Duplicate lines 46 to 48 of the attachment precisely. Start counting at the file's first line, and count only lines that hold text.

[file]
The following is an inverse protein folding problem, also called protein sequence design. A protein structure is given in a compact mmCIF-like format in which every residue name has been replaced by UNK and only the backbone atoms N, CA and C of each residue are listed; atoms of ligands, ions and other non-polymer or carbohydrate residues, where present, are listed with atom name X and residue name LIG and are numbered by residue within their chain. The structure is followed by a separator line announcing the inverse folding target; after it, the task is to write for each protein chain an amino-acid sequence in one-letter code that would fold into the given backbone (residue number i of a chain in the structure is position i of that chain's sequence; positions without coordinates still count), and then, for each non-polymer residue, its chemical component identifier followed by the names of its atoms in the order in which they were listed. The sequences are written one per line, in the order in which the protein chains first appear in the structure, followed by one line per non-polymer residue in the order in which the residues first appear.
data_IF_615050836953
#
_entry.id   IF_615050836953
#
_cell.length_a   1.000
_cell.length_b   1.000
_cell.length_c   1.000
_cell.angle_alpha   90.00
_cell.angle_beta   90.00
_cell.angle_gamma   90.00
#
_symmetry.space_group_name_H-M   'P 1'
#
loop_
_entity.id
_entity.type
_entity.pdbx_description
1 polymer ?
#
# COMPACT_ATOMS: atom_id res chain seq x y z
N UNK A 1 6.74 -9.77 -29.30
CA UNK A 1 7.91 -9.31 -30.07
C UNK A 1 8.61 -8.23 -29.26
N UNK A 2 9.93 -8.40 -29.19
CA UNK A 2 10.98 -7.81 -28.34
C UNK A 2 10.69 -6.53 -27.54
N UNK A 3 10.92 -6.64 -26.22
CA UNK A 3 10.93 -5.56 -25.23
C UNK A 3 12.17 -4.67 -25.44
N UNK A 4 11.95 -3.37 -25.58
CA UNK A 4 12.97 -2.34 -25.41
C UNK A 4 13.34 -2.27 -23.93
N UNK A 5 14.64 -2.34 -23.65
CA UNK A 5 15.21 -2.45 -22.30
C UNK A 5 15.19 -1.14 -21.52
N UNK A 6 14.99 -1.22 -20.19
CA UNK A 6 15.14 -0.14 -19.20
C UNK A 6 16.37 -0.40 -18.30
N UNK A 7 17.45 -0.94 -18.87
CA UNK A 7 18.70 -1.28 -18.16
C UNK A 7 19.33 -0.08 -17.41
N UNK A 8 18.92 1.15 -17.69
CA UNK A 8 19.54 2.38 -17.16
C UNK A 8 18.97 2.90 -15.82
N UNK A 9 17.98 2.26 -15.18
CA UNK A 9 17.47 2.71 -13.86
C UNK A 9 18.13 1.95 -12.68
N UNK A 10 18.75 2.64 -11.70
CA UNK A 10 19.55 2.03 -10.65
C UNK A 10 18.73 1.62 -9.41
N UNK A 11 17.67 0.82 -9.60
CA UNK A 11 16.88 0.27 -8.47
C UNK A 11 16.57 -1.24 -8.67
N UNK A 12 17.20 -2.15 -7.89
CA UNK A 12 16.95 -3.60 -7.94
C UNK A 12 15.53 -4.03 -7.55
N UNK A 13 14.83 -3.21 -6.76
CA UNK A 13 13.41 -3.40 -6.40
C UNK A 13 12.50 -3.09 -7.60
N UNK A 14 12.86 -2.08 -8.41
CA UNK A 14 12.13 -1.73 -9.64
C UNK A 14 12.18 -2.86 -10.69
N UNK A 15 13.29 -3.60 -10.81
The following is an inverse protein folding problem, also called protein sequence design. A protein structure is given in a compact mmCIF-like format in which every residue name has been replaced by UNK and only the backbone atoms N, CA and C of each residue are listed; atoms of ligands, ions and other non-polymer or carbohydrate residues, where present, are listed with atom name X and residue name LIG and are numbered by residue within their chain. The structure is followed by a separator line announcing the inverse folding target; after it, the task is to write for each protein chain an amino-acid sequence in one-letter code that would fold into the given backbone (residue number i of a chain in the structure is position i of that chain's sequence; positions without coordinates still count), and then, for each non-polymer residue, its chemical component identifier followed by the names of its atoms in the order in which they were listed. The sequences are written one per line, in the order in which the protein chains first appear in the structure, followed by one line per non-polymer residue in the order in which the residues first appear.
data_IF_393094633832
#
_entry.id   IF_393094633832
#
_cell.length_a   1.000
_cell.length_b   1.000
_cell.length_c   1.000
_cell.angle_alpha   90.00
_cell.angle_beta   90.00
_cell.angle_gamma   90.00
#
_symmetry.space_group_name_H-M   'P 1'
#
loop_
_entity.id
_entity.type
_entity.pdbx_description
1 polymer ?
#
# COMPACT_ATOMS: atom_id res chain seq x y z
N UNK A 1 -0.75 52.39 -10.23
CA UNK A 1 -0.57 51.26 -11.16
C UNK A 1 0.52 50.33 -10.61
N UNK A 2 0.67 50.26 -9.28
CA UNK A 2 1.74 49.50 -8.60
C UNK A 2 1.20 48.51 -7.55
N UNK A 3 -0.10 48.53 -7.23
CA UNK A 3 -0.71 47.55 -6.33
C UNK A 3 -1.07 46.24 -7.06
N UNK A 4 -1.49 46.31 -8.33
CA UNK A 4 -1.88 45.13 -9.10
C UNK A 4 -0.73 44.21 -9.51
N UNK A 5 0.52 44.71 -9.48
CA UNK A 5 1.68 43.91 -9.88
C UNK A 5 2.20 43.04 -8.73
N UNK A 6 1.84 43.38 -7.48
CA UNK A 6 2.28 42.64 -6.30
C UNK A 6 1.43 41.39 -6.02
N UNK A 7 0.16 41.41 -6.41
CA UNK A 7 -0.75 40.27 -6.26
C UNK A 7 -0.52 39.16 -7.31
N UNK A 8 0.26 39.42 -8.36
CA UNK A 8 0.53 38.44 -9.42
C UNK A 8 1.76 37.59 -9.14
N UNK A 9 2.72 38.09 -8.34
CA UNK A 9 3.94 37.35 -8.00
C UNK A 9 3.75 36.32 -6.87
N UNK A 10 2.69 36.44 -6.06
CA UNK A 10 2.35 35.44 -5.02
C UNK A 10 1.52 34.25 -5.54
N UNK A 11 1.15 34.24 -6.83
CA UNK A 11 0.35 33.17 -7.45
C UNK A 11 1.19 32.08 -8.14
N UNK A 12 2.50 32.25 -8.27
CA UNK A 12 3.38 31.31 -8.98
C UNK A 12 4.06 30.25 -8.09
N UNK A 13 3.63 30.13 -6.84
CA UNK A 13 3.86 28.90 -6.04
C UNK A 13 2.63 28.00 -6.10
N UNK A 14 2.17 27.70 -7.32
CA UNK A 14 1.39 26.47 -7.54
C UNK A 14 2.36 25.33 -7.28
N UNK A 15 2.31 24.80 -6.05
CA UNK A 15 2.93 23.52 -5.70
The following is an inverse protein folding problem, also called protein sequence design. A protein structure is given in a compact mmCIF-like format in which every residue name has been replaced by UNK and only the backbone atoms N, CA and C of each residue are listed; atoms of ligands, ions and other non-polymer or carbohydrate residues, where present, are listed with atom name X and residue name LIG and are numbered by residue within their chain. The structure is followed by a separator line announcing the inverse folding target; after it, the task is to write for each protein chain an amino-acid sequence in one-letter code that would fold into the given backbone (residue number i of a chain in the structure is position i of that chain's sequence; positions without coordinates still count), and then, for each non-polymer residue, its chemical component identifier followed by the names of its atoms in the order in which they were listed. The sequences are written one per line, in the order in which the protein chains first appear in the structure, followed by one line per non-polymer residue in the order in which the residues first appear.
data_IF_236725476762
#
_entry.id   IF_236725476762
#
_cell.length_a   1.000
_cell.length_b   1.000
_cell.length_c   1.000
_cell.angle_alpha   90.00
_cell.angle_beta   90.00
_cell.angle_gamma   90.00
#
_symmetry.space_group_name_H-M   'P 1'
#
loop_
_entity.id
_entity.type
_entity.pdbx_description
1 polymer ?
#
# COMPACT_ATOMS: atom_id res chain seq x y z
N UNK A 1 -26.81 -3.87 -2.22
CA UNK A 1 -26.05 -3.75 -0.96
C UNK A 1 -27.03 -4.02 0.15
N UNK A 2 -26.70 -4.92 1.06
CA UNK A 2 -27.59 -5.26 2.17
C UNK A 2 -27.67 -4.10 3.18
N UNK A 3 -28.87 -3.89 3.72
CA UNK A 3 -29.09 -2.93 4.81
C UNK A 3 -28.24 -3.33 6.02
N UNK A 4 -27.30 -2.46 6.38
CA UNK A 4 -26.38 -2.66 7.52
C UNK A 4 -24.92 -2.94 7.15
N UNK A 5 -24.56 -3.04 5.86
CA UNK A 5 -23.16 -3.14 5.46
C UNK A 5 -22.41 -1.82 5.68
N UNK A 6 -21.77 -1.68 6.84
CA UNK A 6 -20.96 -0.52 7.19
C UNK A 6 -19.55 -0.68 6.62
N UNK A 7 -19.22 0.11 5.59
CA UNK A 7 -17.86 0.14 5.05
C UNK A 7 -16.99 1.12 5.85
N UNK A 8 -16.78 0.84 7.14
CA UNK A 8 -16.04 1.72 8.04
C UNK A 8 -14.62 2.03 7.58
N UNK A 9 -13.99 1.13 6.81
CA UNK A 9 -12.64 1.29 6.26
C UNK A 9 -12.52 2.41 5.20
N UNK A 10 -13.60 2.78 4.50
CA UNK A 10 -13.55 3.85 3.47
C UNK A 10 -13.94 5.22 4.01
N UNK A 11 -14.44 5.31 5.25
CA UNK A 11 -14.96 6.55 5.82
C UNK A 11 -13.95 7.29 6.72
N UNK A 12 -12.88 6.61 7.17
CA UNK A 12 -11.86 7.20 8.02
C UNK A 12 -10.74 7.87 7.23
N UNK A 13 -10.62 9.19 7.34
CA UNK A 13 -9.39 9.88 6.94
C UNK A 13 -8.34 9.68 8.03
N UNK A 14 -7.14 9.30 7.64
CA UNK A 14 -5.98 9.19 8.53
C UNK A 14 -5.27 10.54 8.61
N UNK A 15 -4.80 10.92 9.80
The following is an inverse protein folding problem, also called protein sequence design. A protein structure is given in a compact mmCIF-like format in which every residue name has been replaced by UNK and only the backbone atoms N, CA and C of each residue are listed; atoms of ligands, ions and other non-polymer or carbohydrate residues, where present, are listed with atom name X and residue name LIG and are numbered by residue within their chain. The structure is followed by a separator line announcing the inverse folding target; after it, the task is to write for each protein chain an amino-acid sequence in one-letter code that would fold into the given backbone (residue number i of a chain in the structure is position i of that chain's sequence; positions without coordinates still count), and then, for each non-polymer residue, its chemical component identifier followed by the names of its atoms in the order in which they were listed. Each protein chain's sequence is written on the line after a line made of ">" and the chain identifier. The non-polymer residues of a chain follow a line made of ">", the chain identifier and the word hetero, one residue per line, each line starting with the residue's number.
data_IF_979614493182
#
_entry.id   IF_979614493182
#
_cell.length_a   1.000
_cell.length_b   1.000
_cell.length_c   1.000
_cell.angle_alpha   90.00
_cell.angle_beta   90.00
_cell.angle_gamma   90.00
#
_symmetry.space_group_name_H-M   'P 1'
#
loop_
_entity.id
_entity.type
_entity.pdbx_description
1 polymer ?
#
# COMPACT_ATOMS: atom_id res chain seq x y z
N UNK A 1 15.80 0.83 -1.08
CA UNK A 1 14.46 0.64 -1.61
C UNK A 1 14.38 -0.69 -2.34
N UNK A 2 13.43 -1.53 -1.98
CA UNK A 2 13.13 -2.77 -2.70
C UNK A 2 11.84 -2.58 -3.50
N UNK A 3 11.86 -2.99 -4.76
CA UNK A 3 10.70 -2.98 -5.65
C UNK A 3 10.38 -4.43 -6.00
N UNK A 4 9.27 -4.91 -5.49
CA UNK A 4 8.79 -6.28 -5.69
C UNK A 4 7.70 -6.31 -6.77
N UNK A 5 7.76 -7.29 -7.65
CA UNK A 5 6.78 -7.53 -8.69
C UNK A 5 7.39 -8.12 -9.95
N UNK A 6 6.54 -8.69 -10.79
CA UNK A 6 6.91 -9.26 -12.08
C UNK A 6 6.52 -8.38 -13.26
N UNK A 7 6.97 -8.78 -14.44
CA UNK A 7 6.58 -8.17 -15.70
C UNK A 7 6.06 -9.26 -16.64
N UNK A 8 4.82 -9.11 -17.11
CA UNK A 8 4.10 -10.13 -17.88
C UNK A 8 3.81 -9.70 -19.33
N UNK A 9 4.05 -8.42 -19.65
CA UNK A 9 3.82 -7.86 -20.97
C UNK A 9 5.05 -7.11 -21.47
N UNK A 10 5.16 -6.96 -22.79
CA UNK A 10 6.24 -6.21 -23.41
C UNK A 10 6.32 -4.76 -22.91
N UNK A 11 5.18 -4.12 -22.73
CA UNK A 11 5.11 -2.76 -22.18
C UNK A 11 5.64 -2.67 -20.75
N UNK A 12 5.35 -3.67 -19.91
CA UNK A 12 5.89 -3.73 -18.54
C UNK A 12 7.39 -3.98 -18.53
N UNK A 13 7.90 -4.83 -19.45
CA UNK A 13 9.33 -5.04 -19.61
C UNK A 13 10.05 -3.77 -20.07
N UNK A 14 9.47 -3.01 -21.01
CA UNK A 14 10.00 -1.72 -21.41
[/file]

N UNK A 9 17.98 2.26 -15.18
CA UNK A 9 17.47 2.71 -13.86
C UNK A 9 18.13 1.95 -12.68